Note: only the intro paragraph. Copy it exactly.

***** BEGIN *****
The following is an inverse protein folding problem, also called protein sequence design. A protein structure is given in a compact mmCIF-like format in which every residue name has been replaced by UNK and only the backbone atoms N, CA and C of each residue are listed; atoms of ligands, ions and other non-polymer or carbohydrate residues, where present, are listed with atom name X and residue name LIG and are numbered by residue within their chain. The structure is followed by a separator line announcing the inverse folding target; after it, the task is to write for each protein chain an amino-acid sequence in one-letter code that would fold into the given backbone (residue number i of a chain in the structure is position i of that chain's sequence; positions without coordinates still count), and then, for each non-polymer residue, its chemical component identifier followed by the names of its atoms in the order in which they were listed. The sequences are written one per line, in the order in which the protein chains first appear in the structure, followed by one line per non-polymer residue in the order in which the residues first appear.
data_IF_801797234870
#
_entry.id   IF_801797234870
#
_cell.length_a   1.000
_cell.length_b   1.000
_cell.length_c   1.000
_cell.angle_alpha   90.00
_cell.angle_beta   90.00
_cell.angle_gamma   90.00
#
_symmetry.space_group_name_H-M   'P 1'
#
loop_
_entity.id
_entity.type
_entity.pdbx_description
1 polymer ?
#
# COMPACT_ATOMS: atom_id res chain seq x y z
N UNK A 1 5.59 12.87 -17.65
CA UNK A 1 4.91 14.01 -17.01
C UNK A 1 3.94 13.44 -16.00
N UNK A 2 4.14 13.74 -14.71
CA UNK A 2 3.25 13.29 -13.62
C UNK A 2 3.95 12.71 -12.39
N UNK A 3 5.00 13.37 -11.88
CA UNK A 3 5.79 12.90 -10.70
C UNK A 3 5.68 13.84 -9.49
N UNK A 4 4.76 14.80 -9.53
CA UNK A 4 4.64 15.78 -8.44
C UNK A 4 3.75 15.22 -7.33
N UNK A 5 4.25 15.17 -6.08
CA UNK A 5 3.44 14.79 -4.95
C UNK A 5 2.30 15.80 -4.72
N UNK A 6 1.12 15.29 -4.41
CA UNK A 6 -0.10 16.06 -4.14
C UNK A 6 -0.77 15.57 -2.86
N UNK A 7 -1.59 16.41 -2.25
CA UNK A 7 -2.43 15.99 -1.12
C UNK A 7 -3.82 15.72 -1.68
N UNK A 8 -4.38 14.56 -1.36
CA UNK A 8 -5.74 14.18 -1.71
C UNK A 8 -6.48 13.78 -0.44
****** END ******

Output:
The following is an inverse protein folding problem, also called protein sequence design. A protein structure is given in a compact mmCIF-like format in which every residue name has been replaced by UNK and only the backbone atoms N, CA and C of each residue are listed; atoms of ligands, ions and other non-polymer or carbohydrate residues, where present, are listed with atom name X and residue name LIG and are numbered by residue within their chain. The structure is followed by a separator line announcing the inverse folding target; after it, the task is to write for each protein chain an amino-acid sequence in one-letter code that would fold into the given backbone (residue number i of a chain in the structure is position i of that chain's sequence; positions without coordinates still count), and then, for each non-polymer residue, its chemical component identifier followed by the names of its atoms in the order in which they were listed. The sequences are written one per line, in the order in which the protein chains first appear in the structure, followed by one line per non-polymer residue in the order in which the residues first appear.